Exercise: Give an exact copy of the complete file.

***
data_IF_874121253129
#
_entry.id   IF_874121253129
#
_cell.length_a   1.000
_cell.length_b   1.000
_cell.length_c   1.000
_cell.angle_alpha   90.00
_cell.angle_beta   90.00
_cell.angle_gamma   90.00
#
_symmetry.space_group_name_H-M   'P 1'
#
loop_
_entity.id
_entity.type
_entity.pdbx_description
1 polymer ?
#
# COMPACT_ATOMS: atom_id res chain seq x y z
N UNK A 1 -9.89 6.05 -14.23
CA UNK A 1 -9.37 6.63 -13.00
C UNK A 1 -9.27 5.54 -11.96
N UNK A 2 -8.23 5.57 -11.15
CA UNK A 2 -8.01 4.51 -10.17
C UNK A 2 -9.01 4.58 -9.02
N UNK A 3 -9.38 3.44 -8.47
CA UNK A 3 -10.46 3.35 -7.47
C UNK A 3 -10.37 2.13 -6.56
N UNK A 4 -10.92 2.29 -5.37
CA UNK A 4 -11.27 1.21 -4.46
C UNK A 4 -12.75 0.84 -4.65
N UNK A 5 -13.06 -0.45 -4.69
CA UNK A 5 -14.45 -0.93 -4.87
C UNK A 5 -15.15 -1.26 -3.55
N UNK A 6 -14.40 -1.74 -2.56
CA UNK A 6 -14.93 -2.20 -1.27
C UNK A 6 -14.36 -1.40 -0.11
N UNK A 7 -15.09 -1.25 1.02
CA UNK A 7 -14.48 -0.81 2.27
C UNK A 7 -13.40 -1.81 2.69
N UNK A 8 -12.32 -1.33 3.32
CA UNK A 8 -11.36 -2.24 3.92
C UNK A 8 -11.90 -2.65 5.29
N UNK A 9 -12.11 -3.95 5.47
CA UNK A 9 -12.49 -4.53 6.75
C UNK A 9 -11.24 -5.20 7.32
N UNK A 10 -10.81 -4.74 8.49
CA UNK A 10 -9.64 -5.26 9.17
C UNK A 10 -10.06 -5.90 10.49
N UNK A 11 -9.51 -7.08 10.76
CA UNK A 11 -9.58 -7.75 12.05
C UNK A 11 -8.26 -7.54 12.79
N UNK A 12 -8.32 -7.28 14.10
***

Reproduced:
data_IF_874121253129
#
_entry.id   IF_874121253129
#
_cell.length_a   1.000
_cell.length_b   1.000
_cell.length_c   1.000
_cell.angle_alpha   90.00
_cell.angle_beta   90.00
_cell.angle_gamma   90.00
#
_symmetry.space_group_name_H-M   'P 1'
#
loop_
_entity.id
_entity.type
_entity.pdbx_description
1 polymer ?
#
# COMPACT_ATOMS: atom_id res chain seq x y z
N UNK A 1 -9.89 6.05 -14.23
CA UNK A 1 -9.37 6.63 -13.00
C UNK A 1 -9.27 5.54 -11.96
N UNK A 2 -8.23 5.57 -11.15
CA UNK A 2 -8.01 4.51 -10.17
C UNK A 2 -9.01 4.58 -9.02
N UNK A 3 -9.38 3.44 -8.47
CA UNK A 3 -10.46 3.35 -7.47
C UNK A 3 -10.37 2.13 -6.56
N UNK A 4 -10.92 2.29 -5.37
CA UNK A 4 -11.27 1.21 -4.46
C UNK A 4 -12.75 0.84 -4.65
N UNK A 5 -13.06 -0.45 -4.69
CA UNK A 5 -14.45 -0.93 -4.87
C UNK A 5 -15.15 -1.26 -3.55
N UNK A 6 -14.40 -1.74 -2.56
CA UNK A 6 -14.93 -2.20 -1.27
C UNK A 6 -14.36 -1.40 -0.11
N UNK A 7 -15.09 -1.25 1.02
CA UNK A 7 -14.48 -0.81 2.27
C UNK A 7 -13.40 -1.81 2.69
N UNK A 8 -12.32 -1.33 3.32
CA UNK A 8 -11.36 -2.24 3.92
C UNK A 8 -11.90 -2.65 5.29
N UNK A 9 -12.11 -3.95 5.47
CA UNK A 9 -12.49 -4.53 6.75
C UNK A 9 -11.24 -5.20 7.32
N UNK A 10 -10.81 -4.74 8.49
CA UNK A 10 -9.64 -5.26 9.17
C UNK A 10 -10.06 -5.90 10.49
N UNK A 11 -9.51 -7.08 10.76
CA UNK A 11 -9.58 -7.75 12.05
C UNK A 11 -8.26 -7.54 12.79
N UNK A 12 -8.32 -7.28 14.10